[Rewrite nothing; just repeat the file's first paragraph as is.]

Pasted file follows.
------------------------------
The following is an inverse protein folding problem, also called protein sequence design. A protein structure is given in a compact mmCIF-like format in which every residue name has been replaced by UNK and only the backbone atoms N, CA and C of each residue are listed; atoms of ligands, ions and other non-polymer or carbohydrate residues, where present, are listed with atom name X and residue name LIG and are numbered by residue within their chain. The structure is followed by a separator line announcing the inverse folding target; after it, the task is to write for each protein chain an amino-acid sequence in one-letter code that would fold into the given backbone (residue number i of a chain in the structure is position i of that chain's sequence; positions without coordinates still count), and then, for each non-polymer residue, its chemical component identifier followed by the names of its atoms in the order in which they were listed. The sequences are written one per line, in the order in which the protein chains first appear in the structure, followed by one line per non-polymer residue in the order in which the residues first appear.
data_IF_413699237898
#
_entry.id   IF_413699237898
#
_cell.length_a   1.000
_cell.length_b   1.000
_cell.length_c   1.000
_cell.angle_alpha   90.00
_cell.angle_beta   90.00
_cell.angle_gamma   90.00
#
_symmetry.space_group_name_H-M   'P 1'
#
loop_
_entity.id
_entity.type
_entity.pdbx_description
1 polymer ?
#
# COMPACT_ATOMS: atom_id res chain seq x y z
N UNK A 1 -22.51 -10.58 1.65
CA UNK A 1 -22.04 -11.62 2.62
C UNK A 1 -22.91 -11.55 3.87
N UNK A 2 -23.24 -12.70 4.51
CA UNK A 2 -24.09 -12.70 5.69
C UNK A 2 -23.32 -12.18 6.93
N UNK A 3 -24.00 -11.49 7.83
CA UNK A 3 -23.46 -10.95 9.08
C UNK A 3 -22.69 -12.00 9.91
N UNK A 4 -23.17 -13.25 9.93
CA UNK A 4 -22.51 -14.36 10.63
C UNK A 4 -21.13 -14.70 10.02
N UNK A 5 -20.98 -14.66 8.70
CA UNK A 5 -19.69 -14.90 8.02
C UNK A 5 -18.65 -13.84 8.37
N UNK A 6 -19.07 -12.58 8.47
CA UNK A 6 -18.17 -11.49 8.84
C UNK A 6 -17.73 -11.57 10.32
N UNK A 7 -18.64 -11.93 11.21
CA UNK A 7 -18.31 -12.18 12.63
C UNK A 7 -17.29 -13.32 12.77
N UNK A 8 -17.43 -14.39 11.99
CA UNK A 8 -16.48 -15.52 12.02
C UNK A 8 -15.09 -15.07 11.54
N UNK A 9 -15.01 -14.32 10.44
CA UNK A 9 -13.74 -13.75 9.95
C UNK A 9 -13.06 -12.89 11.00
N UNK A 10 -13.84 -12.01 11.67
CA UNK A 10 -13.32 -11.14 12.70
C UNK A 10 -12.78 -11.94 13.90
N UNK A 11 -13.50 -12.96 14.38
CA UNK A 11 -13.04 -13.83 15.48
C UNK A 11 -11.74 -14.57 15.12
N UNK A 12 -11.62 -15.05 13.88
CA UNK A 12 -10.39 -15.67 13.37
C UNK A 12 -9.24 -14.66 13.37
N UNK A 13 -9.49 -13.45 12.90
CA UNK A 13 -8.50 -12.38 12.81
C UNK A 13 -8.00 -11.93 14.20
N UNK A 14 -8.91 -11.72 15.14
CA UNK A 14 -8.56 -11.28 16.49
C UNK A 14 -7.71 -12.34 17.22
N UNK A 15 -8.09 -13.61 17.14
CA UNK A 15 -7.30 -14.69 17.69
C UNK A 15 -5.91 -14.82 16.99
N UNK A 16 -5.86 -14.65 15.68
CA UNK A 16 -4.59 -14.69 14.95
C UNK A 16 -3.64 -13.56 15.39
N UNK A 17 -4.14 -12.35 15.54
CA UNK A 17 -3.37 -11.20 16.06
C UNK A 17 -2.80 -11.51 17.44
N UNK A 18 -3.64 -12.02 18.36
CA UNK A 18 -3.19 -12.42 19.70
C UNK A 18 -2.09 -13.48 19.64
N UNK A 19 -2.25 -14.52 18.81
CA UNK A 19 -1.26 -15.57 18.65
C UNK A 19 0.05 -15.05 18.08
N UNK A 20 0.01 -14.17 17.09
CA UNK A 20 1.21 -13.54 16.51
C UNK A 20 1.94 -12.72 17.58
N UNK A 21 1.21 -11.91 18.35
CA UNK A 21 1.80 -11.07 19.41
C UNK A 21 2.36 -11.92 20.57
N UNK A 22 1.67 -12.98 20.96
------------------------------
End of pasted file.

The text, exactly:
The following is an inverse protein folding problem, also called protein sequence design. A protein structure is given in a compact mmCIF-like format in which every residue name has been replaced by UNK and only the backbone atoms N, CA and C of each residue are listed; atoms of ligands, ions and other non-polymer or carbohydrate residues, where present, are listed with atom name X and residue name LIG and are numbered by residue within their chain. The structure is followed by a separator line announcing the inverse folding target; after it, the task is to write for each protein chain an amino-acid sequence in one-letter code that would fold into the given backbone (residue number i of a chain in the structure is position i of that chain's sequence; positions without coordinates still count), and then, for each non-polymer residue, its chemical component identifier followed by the names of its atoms in the order in which they were listed. The sequences are written one per line, in the order in which the protein chains first appear in the structure, followed by one line per non-polymer residue in the order in which the residues first appear.